Evaluation of intracellular ROS

Intracellular ROS accumulation was monitored with the fluoroprobe 5-(and 6)-chloromethyl-2',7'-dichlorodihydrofluorescein-diacetate, acetyl ester (CM-H2DCF-DA, Invitrogen s.r.l., San Giuliano Milanese, Italy), as previously reported [15], with some modifications. 1.1*105 cells were seeded in a glass bottomed 3 cm diameter Petri dish. After 24 hours cells were treated with PBS (control) or CSE or CSE and S-CMC-Lys. After 20 minutes of incubation at 37°C with 3.5 μM CM-H2DCF-DA dissolved in D-PBS + glucose, cells were rinsed twice with warm D-PBS + glucose and kept in D-PBS + glucose at 37°C for 10 minutes before the beginning of the experiment.

Fluorescence imaging experiments were performed at room temperature and images were acquired with an inverted fluorescence microscope (Axiovert 200, Zeiss, equipped with an EXFO X-CITE 120 fluorescence illuminator and an AxioCam HRm camera), with a 20x objective. Images were analyzed with the ImageJ software. Values represent the average of the mean fluorescence intensity measured in randomly distributed fields (each field represented a ROI) selected in independent Petri dishes (five ROIs for each Petri dish), prepared in three experimental days. In each experimental day all conditions (control, CSE, CSE and S-CMC-Lys) were assayed. ROIs were all of the same size and always included several cells. Only adherent cells were considered in the analysis.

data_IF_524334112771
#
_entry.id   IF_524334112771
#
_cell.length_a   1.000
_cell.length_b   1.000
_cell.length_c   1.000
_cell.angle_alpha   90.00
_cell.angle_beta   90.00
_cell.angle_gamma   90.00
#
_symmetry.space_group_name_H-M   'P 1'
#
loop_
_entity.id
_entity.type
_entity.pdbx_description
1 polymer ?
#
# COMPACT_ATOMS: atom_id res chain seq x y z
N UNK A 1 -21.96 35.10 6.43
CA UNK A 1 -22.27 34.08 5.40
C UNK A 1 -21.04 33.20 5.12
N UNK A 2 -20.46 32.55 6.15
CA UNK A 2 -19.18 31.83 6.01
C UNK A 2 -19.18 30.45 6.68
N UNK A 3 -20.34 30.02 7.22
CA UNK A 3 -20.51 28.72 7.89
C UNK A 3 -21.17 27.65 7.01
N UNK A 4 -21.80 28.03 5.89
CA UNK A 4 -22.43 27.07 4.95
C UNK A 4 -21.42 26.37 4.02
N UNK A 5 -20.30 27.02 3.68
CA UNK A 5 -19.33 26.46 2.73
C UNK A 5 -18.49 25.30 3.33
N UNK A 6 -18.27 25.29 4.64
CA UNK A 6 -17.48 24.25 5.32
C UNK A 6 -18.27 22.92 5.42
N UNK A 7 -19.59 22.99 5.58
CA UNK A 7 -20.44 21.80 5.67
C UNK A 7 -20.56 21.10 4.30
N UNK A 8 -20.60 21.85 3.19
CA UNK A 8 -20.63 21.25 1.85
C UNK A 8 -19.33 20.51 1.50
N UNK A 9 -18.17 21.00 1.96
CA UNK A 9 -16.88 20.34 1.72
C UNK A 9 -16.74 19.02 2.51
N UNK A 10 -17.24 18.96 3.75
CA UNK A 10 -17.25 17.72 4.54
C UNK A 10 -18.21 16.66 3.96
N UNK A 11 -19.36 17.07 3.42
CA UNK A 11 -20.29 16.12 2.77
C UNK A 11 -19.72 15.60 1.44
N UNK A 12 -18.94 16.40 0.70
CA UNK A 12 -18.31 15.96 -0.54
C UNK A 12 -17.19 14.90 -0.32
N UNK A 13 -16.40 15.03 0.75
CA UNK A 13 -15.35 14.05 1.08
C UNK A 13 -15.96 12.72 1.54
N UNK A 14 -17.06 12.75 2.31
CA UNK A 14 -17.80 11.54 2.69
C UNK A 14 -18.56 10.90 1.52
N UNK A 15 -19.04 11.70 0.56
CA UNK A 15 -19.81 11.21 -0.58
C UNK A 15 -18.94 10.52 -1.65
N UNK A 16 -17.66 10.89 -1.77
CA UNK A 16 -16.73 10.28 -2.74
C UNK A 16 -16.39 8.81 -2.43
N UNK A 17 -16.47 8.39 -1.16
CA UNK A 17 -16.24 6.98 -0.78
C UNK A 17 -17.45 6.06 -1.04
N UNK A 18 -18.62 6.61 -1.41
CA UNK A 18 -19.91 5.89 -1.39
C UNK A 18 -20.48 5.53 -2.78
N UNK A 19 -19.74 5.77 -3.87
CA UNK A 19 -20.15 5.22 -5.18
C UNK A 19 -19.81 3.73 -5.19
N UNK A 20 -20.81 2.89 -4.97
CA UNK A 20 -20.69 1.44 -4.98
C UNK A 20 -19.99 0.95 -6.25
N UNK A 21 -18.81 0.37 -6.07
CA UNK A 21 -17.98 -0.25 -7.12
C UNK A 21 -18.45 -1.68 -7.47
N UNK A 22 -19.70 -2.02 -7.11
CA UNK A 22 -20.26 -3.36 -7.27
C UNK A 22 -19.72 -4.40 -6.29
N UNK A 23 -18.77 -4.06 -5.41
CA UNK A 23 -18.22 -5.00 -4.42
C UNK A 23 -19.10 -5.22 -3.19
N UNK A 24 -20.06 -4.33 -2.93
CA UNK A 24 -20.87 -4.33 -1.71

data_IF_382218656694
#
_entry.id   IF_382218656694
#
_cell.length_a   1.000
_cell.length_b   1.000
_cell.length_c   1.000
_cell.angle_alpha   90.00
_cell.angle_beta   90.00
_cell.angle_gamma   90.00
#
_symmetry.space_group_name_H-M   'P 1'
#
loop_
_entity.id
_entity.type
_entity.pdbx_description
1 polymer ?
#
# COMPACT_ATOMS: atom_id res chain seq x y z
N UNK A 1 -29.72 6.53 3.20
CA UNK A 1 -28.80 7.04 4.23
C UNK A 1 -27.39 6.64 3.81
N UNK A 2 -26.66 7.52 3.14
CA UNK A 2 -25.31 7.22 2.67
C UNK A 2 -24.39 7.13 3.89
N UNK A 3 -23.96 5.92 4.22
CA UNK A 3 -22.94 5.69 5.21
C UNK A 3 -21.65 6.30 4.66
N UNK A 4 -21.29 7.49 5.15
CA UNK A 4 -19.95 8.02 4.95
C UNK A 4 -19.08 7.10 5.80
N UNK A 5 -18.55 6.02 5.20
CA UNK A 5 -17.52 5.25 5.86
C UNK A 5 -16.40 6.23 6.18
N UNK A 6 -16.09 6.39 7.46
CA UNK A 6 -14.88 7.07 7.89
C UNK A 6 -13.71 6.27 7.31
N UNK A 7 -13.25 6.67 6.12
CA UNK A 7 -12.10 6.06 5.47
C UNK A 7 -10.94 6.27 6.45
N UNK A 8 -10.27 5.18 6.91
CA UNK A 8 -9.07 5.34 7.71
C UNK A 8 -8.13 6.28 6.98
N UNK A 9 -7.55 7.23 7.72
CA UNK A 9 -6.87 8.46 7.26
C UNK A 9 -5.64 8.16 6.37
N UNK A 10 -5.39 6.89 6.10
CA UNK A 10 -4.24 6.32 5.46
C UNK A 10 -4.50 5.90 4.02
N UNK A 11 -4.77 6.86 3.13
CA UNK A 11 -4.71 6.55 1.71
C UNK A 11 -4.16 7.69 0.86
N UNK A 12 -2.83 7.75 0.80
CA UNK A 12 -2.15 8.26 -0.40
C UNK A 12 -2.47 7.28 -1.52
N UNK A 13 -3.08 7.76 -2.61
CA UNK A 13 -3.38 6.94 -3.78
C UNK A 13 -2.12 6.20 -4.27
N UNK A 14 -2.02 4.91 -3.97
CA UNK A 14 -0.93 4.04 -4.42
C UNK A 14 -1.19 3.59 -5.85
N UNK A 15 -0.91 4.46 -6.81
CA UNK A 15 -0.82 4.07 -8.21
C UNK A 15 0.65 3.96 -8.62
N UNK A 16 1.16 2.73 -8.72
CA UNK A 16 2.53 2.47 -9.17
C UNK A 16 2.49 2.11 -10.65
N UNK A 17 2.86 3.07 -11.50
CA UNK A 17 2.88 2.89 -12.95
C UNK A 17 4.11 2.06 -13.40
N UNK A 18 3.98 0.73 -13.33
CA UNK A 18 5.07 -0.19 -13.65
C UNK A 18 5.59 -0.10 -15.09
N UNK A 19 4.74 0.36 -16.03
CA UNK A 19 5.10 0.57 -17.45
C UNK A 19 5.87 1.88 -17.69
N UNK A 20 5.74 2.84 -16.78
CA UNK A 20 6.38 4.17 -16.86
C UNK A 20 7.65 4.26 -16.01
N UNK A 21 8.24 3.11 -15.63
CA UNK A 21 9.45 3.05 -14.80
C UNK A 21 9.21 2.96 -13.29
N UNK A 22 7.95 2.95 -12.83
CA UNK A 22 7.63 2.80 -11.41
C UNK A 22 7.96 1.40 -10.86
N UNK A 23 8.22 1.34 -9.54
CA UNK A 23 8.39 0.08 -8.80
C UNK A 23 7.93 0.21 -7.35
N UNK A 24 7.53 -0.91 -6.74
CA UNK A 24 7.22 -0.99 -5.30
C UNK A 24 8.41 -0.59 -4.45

Western Blot

For total protein extraction, confluent layers of cells from 10 cm diameter Petri dishes were lysed in Tris lysis buffer (20 mM Tris-HCl, 150 mM NaCl, 1 mM EDTA, 1% NP40, Complete EDTA-free Protease Inhibitor Cocktail (Roche Diagnostics), pH 7) and snap-frozen in liquid nitrogen. The lysate was spinned at 4500 g for 5 minutes and the supernatant saved and stored at -80°C until use. Protein concentration was quantified by the Bradford assay. All protein extracts were heated at 99°C for 5 minutes in SDS-PAGE solubilizing buffer (57.85 mM Tris HCl, 10% Glycerol, 2% SDS, 0.004% Bromophenol blue, pH 6.8) containing 7.5% Dithiothreitol. Proteins were separated by SDS-PAGE-electrophoresis on a 10% polyacrylamide gel and transferred onto a nitrocellulose membrane (Biorad). After blocking with 5% milk powder in TBST (15 mM Tris-HCl, 150 mM NaCl, 0.1% Tween20, pH 7.5) the membrane was incubated at 4°C overnight with one of the following antibodies: anti-GCL modulatory subunit (anti-GCLM; purified MaxPab mouse polyclonal antibody (B01P), D.B.A., Italy), monoclonal anti-GCL catalytic subunit (anti-GCLC; clone 3HI, D.B.A. Italy), monoclonal anti-Glyceraldehyde 3-phosphate dehydrogenase (anti-GAPDH; clone GAPDH-71.1, Sigma-Aldrich), anti-Tubulin clone DM1A 05-829 (Millipore, Italy) diluted in the blocking buffer, followed, after several washing steps, by the secondary horseradish peroxidase (HRP)-conjugated antibody. Detection was performed with the Immobilon ECL system (Millipore S.p.A., Italy).